1. We’re VERY honest.
I once had a bank clerk phoning me: “Hey, someone found your credit card in the metro station. Do I send it to your home?” You can leave anything from your Fazer chocolate bar to your wallet or grandma in the middle of Helsinki (or any other place in Finland) and, when you go back, you will find a worried passer-by wondering where your belongings should be taken. Reader’s Digest actually tested this and they found 11 wallets out of the 12 they had left in different places around Helsinki. These things don’t happen in Sweden.
2. We’ve got Sisu.
There is no equivalent word for sisu in English, but freely translated it means “Whatever happens I will not give up for any reason and will not whine about the consequences”. It’s a Finnish spirit that makes you do the things you have started no matter how difficult it gets. With sisu we face our work, friendships, and winter. Sisu is the reason why a pitching competition held in an ice hole on a frozen lake was invented by the Finns.
3. We’re cool with nudity.
Thanks to sauna, we see our friends, colleagues, as well as random strangers naked at least at some point in our lives. As a result we don’t take nudity too seriously. Really, what’s all the fuss about naked bodies? Especially if that naked person is of the same gender, there shouldn’t be anything you haven’t seen before.[/mn_slideshow_slide]
4. We’re good students.
Have you heard about how great Finnish schools are? Besides the fact that our school system is free, the food served there is healthy, and the teaching is of very good quality, we are great students. We do our homework if we said we would, we don’t cheat on tests, and we are able to sit in silence. We like rules and are determined to obey them.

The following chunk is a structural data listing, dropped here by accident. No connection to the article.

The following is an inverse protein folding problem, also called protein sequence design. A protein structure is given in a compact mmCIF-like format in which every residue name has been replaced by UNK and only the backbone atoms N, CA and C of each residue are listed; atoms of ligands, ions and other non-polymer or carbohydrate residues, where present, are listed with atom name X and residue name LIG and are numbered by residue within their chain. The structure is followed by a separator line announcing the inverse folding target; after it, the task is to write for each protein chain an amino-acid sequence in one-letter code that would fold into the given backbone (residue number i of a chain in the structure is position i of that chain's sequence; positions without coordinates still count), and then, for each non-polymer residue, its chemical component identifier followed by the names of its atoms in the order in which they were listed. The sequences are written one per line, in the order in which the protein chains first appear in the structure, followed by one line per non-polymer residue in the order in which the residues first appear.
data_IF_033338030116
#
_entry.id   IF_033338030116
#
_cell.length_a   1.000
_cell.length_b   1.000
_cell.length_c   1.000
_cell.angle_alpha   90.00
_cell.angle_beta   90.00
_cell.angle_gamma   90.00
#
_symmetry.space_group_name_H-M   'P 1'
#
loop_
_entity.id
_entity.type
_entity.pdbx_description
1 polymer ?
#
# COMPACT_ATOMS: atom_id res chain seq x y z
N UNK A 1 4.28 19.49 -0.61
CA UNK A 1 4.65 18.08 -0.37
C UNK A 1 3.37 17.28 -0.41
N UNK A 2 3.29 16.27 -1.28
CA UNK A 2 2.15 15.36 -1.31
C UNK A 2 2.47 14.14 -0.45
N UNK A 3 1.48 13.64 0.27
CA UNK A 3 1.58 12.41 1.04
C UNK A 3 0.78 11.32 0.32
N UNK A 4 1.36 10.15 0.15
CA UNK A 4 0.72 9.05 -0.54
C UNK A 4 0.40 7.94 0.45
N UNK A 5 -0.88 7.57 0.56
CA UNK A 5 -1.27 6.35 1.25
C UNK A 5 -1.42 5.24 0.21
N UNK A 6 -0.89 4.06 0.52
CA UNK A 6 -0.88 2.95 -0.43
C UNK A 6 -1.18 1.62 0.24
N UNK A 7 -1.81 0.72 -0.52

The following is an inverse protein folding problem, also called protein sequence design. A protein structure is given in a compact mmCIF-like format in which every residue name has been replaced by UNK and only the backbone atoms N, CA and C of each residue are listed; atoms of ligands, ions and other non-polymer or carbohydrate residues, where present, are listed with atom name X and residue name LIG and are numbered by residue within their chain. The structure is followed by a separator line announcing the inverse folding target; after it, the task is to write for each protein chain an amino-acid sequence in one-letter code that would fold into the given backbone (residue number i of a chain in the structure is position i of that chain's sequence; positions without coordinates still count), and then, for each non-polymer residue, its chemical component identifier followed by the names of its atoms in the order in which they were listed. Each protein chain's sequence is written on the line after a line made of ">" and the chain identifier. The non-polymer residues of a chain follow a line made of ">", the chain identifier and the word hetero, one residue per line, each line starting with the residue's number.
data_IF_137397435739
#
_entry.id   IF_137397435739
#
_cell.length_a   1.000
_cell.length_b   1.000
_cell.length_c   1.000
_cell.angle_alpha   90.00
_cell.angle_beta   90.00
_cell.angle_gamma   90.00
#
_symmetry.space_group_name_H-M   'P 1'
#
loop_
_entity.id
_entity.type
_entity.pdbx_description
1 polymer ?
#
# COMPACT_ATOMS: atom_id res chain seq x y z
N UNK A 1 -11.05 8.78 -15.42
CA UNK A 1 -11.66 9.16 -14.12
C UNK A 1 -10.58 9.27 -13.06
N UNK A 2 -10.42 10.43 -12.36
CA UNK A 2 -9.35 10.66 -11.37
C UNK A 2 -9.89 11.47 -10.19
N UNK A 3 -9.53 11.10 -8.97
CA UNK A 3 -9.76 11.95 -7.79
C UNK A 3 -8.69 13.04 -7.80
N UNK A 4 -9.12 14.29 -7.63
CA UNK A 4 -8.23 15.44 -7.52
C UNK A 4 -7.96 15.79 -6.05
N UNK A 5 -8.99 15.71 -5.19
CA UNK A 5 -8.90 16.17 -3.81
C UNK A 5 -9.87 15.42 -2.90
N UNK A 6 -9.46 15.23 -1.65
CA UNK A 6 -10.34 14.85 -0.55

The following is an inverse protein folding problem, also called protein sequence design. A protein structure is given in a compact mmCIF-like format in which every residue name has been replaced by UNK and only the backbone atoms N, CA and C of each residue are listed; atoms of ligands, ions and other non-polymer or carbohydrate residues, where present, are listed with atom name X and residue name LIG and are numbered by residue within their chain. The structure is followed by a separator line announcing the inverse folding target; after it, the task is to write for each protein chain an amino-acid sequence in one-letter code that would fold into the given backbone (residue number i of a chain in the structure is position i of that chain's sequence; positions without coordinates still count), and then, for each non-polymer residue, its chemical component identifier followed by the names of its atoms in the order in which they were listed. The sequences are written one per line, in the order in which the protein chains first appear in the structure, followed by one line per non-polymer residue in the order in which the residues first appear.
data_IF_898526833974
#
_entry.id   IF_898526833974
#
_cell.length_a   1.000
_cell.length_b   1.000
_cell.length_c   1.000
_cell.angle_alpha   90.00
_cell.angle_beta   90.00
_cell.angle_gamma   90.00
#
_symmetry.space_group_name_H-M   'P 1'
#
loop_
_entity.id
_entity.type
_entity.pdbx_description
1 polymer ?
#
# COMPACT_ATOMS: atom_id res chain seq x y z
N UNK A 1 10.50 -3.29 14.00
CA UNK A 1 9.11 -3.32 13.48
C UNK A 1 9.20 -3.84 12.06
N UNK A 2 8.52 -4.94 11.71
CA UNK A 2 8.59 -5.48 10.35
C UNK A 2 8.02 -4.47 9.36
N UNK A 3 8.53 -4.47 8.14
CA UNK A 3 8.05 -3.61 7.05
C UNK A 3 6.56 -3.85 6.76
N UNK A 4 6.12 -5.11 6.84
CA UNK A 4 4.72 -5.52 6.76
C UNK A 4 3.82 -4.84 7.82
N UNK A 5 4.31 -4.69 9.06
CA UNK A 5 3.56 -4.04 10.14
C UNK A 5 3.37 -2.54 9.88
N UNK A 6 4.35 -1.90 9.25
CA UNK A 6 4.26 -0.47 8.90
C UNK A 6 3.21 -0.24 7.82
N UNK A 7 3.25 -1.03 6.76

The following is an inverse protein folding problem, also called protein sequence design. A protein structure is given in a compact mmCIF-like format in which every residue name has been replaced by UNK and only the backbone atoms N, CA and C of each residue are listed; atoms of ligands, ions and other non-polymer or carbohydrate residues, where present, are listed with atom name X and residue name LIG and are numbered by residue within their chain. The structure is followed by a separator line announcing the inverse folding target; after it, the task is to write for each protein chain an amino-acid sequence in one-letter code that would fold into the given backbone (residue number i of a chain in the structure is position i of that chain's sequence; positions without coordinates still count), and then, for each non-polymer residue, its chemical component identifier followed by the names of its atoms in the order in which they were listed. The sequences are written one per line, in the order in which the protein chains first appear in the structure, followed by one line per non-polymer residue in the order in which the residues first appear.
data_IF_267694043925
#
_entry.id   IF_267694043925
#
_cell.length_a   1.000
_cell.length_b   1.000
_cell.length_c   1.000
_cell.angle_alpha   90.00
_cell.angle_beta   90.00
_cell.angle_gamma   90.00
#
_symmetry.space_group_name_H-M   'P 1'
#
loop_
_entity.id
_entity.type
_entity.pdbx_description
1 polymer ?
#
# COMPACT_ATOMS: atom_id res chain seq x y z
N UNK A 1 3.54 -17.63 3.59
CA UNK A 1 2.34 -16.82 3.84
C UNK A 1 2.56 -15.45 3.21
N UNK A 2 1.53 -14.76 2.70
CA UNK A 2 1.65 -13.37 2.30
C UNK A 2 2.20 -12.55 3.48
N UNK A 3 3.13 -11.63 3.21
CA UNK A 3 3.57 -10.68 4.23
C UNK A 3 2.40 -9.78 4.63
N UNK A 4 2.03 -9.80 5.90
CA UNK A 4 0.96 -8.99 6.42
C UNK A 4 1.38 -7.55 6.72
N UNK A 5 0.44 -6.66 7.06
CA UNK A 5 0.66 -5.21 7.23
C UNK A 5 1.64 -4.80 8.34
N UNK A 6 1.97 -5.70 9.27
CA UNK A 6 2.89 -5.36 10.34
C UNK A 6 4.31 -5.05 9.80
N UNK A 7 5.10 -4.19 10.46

5. We love mothers.
There are few things missing from the free maternity package sent by the state as a gift to all new mothers. The package includes bodysuits, a sleeping bag, outdoor gear, bathing products for the baby, bedding, a small mattress (allowing the box to be used as a crib), a hooded bath towel, nail scissors, hairbrush, toothbrush, wash cloth, muslin squares, a picture book, teething toy, one set of reusable nappies, 10 sanitary towels, bra pads, nipple cream, and 6 condoms. The state-governed Kela (Social Insurance Institution) has sent a package for Prince williams and Kate Middleton’s baby, too. We love moms and babies that much!
6. We don’t like bullshit.
When you ask us “what’s up?”, we will tell you exactly what’s going on. We don’t like talking about things neither relevant nor interesting to us and there is nothing we dislike more than dishonesty. If you want to find an employee confessing a hangover, or a friend telling you that you look like a crow with your new haircut, give us a shout. We don’t even have a direct translation for “chit-chat”, but we most often call it “chewing shit” (jauhaa paskaa). That’s about how much we enjoy it.
7. We’re unbelievably quiet.
We can sit for hours with our friends, enjoying a sunny day exchanging only the most necessary sentences, such as: “could you pass me a beer?” It’s not easy to make us understand that silent moments between you and us is uncomfortable. If you don’t have anything to say, and I don’t have anything to say, why would we use energy in talking?
8. We’re down-to-earth.
Our President shopping at Ikea or a lotto millionaire flying economy class? Yeah, why not. We just happen to think that modesty is cool. Among Finns, experts tell you that they “know something about the subject”, the most skilled people say they “are may be able to do it”, and answers like “it was nice” are used to describe one’s own wedding. If a Finn tells you that “the food was excellent” you can be pretty sure that it was one of the most delicious things they have ever eaten in their life.